HK: Interestingly, I came to the Community through music. One of my old colleagues, Chuck Stein, who was for many years a fine woodwind player and saxophonist. I met Chuck at Bard College when I was doing my MFA [Masters of Fine Arts]. So Chuck Stein asked me to give him a ride to Conway. When we arrived Rinpoche was finishing a week of a Goma Devi Retreat. This was May 2005. I had also met Barbara Leon [another practitioner from the Barrytown area] prior to this. Her husband was a supervisor in the BOCES school where I was working and he had a brunch and invited me over, he had had some contact with Mahayana Buddhism, and when I went over there Barbara asked, “Is this the Buddhist guy you told me about?” And he nodded yes and she grabbed me and spirited me up the side of the mountain to her mandala. She has had a mandala for many years and she is a wonderful dancer, and then I subsequently helped her repaint this mandala, and I didn’t really know the dance, I watched her do the dance by herself, but I never saw a full mandala of dancers. So I had a clue, so to speak, and this is before I met Rinpoche.

M: You had been a practitioner of Vajrayana for many years, right?

HK: Yes and that is where I met Jim Valby in 1973 and 74.

M: So you went to the retreat and met Rinpoche?

HK: Yes and I got the transmission of the short Goma Devi practice; it was Sunday, the last day of the retreat. And when I was driving Chuck back, he said, “Gee, I wonder where Jim Valby was today..” and I said, “Jim Valby?!” and Chuck said, “Yea he is a translator for the Community and he makes books”, and I said, “Jim Valby, the graduate of Professor Herbert Guenther’s program?” and he said, “Yes” and I said, “Well I know Jim Valby.” We had not seen each other for 35 years. So all of these mandala threads came together for us. And I am really happy to have been in the Community now for nine years. And I am getting ready to go back to Italy to do another concert cycle with another Vajra brother from the Akashmani Orchestra of Adriano Clemente, Ramano Consoli, another great saxophone player and I have been a guest on their new CD, which we are going to present.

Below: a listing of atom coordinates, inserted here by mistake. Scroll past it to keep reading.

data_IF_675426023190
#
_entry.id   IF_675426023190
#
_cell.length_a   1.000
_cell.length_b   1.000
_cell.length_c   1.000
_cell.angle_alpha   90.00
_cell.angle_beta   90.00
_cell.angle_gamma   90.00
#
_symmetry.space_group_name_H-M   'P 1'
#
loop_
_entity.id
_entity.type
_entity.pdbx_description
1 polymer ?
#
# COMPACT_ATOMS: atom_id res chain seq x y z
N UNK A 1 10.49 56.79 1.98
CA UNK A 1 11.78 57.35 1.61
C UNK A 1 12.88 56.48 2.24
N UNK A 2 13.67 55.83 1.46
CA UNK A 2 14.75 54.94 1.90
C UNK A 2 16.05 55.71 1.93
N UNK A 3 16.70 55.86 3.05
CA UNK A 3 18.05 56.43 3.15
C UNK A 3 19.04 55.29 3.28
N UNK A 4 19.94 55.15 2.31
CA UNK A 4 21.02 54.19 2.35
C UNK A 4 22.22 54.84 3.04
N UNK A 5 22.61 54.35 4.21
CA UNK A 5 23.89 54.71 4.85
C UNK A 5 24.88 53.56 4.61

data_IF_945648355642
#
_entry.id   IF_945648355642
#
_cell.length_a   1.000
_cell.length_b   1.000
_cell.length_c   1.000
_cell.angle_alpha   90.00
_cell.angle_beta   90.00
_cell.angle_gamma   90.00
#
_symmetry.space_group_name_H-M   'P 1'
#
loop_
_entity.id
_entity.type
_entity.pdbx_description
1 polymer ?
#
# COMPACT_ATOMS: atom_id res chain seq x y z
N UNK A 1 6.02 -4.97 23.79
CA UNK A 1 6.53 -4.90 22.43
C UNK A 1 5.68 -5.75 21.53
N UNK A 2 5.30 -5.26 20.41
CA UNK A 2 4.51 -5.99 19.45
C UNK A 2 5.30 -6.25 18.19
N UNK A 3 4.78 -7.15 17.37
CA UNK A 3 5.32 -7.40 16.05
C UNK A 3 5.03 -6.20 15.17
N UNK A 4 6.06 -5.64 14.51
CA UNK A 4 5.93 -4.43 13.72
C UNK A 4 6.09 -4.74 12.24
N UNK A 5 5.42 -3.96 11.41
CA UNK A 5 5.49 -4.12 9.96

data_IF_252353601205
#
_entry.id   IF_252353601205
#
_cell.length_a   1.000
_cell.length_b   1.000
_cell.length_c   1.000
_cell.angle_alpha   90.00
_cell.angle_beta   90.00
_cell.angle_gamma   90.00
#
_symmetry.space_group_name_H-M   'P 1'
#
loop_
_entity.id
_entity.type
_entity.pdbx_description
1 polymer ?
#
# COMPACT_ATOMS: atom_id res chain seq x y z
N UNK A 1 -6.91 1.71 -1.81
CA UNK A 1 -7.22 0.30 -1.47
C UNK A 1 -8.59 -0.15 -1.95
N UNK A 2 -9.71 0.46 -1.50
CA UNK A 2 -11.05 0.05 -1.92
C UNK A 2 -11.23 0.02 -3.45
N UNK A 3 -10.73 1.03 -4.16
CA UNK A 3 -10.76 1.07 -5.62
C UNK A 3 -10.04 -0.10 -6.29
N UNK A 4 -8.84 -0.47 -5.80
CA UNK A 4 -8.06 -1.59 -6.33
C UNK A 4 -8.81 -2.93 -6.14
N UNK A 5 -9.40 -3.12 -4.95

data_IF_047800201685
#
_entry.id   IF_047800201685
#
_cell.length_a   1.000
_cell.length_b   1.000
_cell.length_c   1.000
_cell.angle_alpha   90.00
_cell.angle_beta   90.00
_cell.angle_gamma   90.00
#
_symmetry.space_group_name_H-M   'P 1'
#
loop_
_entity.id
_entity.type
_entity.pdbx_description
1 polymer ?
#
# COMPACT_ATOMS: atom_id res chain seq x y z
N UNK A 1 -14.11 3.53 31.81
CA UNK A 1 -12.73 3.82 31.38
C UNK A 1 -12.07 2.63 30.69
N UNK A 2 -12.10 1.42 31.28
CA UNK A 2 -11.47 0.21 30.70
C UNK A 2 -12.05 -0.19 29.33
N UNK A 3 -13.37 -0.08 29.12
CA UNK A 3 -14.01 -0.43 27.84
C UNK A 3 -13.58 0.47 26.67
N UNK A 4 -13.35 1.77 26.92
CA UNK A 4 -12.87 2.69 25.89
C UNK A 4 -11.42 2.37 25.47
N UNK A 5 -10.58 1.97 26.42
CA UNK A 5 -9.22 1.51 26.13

M: Can you talk a little about how the Dzogchen teachings have impacted your music?

HK: The teachings have absolutely impacted my music. People have different notions of what jazz is. Its been academized in the last 20 years and there is a process of teaching jazz which has become far removed from the oral tradition of what jazz really is and in that regard makes it very similar to East Indian music. There is a lineage of master to disciple, where you have to sing before you play the instrument. And in the study and practice of American jazz music, you have to sing what you want to play before you can play it. If you can’t hear it in your mind, if you don’t have the inner space, which is not cluttered with a lot of static and interruption, you don’t have the presence of mind to have this inner experience of hearing the music that you are attempting to express through your instrument. So there is a vocalization, an internal psychological process, and then what happens as a result is that you begin to play that on your instrument. So as the mind becomes more fertile in this regard of having the capacity to do this, which is kind of like a practitioner; it’s very similar, we talk about being distracted, we talk about emptiness, we talk about being able to do a Vajrayana style practice, you need to have a certain calm state. So playing improvised music is very much like this.